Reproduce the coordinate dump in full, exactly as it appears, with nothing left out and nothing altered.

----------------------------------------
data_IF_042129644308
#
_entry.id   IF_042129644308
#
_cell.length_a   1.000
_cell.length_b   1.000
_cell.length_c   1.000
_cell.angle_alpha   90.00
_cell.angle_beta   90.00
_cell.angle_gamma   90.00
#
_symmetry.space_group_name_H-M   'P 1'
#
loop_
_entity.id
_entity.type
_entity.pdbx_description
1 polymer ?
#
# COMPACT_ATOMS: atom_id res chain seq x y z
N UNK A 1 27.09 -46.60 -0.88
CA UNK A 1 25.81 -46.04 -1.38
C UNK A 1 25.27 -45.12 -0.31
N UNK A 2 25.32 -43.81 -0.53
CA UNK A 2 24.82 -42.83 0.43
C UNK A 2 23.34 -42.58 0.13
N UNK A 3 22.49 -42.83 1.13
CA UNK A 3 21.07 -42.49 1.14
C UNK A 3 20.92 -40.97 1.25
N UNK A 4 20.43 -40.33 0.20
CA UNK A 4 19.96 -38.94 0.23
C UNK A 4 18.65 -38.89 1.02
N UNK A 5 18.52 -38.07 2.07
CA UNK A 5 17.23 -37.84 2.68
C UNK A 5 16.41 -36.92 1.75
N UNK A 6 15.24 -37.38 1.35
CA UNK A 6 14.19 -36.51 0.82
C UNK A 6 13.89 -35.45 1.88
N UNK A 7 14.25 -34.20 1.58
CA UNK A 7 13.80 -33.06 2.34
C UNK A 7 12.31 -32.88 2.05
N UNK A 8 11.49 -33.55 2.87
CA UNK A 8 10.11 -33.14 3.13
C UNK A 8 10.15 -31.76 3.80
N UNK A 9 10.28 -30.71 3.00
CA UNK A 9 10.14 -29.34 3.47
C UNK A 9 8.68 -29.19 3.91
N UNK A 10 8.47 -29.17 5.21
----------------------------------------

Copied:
data_IF_042129644308
#
_entry.id   IF_042129644308
#
_cell.length_a   1.000
_cell.length_b   1.000
_cell.length_c   1.000
_cell.angle_alpha   90.00
_cell.angle_beta   90.00
_cell.angle_gamma   90.00
#
_symmetry.space_group_name_H-M   'P 1'
#
loop_
_entity.id
_entity.type
_entity.pdbx_description
1 polymer ?
#
# COMPACT_ATOMS: atom_id res chain seq x y z
N UNK A 1 27.09 -46.60 -0.88
CA UNK A 1 25.81 -46.04 -1.38
C UNK A 1 25.27 -45.12 -0.31
N UNK A 2 25.32 -43.81 -0.53
CA UNK A 2 24.82 -42.83 0.43
C UNK A 2 23.34 -42.58 0.13
N UNK A 3 22.49 -42.83 1.13
CA UNK A 3 21.07 -42.49 1.14
C UNK A 3 20.92 -40.97 1.25
N UNK A 4 20.43 -40.33 0.20
CA UNK A 4 19.96 -38.94 0.23
C UNK A 4 18.65 -38.89 1.02
N UNK A 5 18.52 -38.07 2.07
CA UNK A 5 17.23 -37.84 2.68
C UNK A 5 16.41 -36.92 1.75
N UNK A 6 15.24 -37.38 1.35
CA UNK A 6 14.19 -36.51 0.82
C UNK A 6 13.89 -35.45 1.88
N UNK A 7 14.25 -34.20 1.58
CA UNK A 7 13.80 -33.06 2.34
C UNK A 7 12.31 -32.88 2.05
N UNK A 8 11.49 -33.55 2.87
CA UNK A 8 10.11 -33.14 3.13
C UNK A 8 10.15 -31.76 3.80
N UNK A 9 10.28 -30.71 3.00
CA UNK A 9 10.14 -29.34 3.47
C UNK A 9 8.68 -29.19 3.91
N UNK A 10 8.47 -29.17 5.21